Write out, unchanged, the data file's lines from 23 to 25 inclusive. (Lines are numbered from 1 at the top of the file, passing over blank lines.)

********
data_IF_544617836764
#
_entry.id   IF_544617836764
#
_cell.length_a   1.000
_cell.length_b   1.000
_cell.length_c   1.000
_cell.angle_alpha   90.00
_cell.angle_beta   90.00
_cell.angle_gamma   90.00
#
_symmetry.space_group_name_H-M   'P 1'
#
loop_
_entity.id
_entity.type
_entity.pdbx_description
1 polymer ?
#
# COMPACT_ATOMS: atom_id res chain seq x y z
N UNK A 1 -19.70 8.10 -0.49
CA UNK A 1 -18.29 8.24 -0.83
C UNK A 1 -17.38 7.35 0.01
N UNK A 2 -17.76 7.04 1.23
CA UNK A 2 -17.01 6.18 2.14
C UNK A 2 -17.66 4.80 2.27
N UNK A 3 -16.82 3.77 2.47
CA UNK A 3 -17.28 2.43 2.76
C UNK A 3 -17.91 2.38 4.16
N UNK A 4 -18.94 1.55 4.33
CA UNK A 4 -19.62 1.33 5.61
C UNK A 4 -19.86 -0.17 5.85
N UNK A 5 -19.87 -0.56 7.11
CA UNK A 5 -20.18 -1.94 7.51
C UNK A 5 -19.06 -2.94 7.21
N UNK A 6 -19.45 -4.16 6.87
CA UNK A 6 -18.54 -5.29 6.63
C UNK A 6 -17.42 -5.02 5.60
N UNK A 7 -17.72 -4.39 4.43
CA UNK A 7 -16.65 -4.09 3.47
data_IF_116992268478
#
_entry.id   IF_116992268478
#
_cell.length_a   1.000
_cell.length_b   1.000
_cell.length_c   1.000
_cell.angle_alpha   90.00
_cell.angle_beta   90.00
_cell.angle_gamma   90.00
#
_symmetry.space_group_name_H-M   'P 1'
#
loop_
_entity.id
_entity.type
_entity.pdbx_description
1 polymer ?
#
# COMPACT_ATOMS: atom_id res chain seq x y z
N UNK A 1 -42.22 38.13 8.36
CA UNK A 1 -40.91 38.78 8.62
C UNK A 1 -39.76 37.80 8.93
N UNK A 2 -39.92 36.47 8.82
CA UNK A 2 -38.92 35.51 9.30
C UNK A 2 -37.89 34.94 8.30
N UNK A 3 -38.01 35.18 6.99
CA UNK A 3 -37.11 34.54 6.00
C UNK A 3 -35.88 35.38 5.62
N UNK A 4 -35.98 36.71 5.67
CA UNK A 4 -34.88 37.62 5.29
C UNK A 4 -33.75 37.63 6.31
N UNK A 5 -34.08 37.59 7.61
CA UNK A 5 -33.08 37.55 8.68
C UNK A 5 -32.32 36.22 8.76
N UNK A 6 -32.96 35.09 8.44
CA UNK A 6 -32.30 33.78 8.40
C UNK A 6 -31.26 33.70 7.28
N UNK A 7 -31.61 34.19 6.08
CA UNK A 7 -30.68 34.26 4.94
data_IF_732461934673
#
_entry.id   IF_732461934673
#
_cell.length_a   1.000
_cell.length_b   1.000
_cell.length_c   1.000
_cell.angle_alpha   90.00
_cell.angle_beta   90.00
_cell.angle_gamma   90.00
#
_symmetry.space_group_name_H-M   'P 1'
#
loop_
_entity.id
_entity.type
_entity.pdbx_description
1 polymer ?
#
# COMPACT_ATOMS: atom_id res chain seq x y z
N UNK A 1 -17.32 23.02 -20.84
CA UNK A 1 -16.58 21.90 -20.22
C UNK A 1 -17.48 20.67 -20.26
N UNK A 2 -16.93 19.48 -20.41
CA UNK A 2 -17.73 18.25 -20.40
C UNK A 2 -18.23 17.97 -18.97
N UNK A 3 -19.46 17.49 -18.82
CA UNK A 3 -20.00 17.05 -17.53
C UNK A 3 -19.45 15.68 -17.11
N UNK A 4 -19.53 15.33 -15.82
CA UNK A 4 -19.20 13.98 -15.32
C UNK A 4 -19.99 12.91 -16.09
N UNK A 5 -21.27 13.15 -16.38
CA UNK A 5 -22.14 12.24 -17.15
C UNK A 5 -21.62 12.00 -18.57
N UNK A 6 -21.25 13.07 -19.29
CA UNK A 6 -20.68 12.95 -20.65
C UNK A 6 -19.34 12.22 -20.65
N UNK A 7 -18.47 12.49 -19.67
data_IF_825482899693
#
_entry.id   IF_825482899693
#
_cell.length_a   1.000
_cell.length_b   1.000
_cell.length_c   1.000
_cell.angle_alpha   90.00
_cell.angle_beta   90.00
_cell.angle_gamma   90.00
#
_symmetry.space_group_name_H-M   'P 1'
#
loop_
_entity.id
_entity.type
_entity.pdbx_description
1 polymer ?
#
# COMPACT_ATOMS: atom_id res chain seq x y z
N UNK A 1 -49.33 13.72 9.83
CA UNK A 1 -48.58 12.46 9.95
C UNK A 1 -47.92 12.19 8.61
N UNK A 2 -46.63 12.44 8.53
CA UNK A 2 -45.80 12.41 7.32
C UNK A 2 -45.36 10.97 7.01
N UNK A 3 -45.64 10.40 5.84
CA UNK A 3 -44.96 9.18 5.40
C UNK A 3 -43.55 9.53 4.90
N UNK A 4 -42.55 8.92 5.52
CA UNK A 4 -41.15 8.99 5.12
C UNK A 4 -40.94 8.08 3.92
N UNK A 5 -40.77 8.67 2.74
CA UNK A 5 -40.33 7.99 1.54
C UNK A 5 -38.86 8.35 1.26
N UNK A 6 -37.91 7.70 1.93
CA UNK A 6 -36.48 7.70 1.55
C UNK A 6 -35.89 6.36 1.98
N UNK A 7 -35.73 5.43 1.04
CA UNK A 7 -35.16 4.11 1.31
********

C UNK A 1 -17.38 7.35 0.01
N UNK A 2 -17.76 7.04 1.23
CA UNK A 2 -17.01 6.18 2.14